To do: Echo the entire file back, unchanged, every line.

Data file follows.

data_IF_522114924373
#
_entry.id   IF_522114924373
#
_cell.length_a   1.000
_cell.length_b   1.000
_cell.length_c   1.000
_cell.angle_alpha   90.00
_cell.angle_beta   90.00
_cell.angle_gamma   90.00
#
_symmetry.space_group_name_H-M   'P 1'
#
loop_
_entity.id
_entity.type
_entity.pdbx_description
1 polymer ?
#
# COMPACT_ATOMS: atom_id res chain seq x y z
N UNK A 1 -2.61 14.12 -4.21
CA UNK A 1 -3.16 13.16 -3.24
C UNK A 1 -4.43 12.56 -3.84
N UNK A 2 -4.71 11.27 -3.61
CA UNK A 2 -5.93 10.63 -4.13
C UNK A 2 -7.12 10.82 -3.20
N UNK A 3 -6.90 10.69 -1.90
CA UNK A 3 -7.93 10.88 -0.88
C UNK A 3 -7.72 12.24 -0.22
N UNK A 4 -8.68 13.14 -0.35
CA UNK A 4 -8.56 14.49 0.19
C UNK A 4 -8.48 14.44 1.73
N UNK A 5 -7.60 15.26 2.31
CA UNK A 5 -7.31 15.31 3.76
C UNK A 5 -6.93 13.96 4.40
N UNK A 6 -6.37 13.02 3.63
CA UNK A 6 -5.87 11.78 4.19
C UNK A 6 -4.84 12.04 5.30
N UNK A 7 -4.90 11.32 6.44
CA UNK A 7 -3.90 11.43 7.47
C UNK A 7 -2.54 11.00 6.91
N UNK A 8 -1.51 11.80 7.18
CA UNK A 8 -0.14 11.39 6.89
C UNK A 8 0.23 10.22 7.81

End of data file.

data_IF_522114924373
#
_entry.id   IF_522114924373
#
_cell.length_a   1.000
_cell.length_b   1.000
_cell.length_c   1.000
_cell.angle_alpha   90.00
_cell.angle_beta   90.00
_cell.angle_gamma   90.00
#
_symmetry.space_group_name_H-M   'P 1'
#
loop_
_entity.id
_entity.type
_entity.pdbx_description
1 polymer ?
#
# COMPACT_ATOMS: atom_id res chain seq x y z
N UNK A 1 -2.61 14.12 -4.21
CA UNK A 1 -3.16 13.16 -3.24
C UNK A 1 -4.43 12.56 -3.84
N UNK A 2 -4.71 11.27 -3.61
CA UNK A 2 -5.93 10.63 -4.13
C UNK A 2 -7.12 10.82 -3.20
N UNK A 3 -6.90 10.69 -1.90
CA UNK A 3 -7.93 10.88 -0.88
C UNK A 3 -7.72 12.24 -0.22
N UNK A 4 -8.68 13.14 -0.35
CA UNK A 4 -8.56 14.49 0.19
C UNK A 4 -8.48 14.44 1.73
N UNK A 5 -7.60 15.26 2.31
CA UNK A 5 -7.31 15.31 3.76
C UNK A 5 -6.93 13.96 4.40
N UNK A 6 -6.37 13.02 3.63
CA UNK A 6 -5.87 11.78 4.19
C UNK A 6 -4.84 12.04 5.30
N UNK A 7 -4.90 11.32 6.44
CA UNK A 7 -3.90 11.43 7.47
C UNK A 7 -2.54 11.00 6.91
N UNK A 8 -1.51 11.80 7.18
CA UNK A 8 -0.14 11.39 6.89
C UNK A 8 0.23 10.22 7.81